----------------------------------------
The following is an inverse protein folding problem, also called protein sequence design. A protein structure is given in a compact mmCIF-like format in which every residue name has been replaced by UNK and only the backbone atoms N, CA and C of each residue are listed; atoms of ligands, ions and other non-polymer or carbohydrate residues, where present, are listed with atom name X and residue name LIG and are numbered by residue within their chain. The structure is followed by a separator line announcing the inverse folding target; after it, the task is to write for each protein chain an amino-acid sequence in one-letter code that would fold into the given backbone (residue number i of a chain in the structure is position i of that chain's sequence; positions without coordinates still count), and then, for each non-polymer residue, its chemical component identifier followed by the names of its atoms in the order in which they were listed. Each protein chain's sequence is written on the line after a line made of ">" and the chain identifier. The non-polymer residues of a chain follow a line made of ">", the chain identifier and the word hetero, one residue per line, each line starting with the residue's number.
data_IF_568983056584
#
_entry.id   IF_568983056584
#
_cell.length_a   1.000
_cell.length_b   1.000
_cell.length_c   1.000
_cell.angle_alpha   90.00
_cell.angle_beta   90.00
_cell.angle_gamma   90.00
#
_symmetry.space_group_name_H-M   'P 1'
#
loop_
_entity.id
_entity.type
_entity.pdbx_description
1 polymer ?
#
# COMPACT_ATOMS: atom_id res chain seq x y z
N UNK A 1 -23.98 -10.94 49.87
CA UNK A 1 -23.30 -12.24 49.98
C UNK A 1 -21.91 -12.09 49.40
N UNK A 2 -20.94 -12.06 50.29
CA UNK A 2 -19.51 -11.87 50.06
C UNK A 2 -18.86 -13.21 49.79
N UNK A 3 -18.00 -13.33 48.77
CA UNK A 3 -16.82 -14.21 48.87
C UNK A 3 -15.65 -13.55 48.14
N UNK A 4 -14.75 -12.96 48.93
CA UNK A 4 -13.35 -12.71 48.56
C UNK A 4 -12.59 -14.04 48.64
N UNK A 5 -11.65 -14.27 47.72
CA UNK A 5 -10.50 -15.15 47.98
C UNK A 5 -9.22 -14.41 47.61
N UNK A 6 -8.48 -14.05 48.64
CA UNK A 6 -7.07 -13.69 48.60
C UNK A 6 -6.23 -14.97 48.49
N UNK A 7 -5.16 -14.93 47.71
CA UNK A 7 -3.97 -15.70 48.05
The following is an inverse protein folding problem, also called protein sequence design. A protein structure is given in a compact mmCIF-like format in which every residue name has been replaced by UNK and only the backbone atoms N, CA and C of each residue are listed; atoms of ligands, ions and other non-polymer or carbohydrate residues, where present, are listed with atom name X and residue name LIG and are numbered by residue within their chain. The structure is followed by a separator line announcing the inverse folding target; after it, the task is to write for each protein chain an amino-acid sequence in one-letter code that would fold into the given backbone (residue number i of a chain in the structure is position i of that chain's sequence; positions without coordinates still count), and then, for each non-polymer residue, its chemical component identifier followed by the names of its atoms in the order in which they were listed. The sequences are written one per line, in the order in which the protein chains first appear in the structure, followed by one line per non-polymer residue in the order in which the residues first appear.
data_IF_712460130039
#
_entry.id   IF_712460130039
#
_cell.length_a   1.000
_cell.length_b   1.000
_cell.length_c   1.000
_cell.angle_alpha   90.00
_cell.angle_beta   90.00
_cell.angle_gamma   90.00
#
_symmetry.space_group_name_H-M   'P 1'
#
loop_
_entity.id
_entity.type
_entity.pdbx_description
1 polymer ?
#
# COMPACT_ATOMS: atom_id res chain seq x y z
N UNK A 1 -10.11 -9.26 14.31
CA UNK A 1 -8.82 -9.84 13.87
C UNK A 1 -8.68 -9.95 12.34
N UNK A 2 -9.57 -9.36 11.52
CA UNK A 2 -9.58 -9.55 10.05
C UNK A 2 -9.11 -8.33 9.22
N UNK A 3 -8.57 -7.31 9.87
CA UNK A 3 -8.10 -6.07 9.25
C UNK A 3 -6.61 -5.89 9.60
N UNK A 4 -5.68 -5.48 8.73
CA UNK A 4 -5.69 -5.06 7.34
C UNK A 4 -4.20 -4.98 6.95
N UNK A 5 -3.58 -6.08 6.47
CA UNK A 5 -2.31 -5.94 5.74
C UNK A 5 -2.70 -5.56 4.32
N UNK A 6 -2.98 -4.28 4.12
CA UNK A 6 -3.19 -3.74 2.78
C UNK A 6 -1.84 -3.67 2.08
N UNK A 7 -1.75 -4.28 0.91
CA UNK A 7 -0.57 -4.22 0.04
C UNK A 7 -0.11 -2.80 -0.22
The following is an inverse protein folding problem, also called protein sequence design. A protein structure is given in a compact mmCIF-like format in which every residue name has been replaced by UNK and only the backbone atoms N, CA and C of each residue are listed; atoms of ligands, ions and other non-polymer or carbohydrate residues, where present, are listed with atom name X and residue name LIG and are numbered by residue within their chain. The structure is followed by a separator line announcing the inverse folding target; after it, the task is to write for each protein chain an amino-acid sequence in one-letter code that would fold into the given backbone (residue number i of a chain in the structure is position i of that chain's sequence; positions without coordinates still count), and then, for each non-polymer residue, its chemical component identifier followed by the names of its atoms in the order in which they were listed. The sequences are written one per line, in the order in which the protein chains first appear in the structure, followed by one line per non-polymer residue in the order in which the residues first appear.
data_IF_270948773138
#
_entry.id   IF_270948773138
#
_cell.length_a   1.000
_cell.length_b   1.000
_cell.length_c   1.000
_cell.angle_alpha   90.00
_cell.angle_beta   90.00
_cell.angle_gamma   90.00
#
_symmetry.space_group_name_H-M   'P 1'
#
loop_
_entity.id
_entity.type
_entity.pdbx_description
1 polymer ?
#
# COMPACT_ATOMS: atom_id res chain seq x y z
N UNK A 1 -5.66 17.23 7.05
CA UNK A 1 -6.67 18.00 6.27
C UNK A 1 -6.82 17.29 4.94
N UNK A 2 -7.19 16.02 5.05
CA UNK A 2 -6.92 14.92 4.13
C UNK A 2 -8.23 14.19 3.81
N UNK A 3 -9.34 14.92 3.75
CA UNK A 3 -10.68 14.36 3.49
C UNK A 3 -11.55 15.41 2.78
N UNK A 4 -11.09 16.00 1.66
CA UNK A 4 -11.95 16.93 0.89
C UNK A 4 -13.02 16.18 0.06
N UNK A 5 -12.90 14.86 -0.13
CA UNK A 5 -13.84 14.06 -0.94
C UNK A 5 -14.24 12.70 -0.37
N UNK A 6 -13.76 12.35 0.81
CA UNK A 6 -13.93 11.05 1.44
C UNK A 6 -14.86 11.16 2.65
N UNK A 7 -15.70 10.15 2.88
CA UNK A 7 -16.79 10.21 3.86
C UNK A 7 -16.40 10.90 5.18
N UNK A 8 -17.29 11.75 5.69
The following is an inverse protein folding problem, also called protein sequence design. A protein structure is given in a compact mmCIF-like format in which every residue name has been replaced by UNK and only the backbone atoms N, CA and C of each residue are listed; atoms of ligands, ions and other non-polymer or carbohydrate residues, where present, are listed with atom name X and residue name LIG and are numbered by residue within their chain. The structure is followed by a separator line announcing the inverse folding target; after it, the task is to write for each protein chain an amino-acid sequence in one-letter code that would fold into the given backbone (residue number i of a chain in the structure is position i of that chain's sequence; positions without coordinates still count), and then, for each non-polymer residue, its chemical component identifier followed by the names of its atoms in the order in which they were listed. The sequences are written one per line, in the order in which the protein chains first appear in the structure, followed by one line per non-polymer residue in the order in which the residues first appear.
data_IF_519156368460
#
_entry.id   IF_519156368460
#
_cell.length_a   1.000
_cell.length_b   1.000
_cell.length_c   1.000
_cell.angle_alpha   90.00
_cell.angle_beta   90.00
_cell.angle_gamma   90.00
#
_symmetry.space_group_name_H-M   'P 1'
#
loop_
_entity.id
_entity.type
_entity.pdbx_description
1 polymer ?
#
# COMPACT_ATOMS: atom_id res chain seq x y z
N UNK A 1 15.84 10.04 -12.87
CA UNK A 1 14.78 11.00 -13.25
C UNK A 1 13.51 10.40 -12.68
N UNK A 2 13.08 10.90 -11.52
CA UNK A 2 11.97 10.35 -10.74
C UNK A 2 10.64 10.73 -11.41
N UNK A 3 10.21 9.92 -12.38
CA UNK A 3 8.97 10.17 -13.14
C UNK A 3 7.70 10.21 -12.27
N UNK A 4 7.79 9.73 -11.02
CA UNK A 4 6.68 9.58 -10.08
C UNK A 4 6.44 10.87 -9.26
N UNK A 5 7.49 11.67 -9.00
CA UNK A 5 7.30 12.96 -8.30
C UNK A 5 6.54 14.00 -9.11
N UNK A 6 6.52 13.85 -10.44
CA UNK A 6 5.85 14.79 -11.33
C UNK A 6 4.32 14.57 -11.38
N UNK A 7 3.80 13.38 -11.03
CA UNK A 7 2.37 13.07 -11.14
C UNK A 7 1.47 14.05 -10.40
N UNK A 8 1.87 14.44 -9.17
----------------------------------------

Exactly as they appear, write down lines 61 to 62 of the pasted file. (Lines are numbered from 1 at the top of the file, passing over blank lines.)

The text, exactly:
#
# COMPACT_ATOMS: atom_id res chain seq x y z